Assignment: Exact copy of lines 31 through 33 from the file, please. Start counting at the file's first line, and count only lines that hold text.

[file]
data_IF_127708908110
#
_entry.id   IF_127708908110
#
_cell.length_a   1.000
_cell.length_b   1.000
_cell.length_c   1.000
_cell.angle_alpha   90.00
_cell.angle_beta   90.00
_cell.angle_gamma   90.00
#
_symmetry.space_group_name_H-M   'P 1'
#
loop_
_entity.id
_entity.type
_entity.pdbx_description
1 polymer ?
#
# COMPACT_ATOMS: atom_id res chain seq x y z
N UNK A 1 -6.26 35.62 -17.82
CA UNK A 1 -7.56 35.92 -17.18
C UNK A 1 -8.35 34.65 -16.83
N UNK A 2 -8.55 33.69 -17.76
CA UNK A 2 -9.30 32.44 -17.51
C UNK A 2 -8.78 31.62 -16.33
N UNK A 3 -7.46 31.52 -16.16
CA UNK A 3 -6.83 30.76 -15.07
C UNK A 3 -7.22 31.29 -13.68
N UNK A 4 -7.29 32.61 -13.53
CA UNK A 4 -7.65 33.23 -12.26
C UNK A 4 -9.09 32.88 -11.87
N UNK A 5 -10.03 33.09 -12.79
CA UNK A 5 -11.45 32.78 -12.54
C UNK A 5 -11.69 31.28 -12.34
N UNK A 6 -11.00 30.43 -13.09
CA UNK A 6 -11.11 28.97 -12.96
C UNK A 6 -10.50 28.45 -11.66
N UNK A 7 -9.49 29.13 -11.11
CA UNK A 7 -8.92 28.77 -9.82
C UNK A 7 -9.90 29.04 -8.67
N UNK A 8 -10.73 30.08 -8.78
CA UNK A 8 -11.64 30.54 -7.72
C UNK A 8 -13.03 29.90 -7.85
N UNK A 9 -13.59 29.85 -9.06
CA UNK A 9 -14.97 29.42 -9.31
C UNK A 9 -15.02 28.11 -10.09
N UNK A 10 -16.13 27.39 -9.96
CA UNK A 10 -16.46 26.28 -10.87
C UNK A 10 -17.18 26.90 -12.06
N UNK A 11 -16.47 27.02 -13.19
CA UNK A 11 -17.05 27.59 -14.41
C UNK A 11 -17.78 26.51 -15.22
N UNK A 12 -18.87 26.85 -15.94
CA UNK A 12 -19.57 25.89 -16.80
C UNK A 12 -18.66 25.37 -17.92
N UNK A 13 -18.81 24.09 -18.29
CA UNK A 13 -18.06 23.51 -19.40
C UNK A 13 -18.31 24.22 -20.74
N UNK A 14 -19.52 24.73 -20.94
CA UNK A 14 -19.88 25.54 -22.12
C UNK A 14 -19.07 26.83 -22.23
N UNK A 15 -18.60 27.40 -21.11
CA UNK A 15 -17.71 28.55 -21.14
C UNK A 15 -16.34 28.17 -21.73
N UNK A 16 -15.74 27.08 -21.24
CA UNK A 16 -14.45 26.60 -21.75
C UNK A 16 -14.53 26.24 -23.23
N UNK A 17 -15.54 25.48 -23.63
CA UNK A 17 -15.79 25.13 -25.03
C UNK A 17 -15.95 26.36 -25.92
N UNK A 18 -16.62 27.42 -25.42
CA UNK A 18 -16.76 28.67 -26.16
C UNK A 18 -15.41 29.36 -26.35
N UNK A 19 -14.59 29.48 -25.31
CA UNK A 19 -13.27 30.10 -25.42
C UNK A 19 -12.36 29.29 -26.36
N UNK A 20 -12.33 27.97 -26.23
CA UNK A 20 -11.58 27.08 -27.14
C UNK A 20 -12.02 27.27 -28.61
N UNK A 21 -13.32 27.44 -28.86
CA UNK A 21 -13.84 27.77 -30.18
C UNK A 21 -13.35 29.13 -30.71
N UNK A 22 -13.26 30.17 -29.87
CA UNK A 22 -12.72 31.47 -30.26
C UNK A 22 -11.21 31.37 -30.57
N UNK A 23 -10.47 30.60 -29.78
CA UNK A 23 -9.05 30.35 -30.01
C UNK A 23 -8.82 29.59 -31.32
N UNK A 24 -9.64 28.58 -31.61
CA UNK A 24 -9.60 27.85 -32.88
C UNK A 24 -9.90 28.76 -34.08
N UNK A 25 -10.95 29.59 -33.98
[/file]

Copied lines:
CA UNK A 4 -7.65 33.23 -12.26
C UNK A 4 -9.09 32.88 -11.87
N UNK A 5 -10.03 33.09 -12.79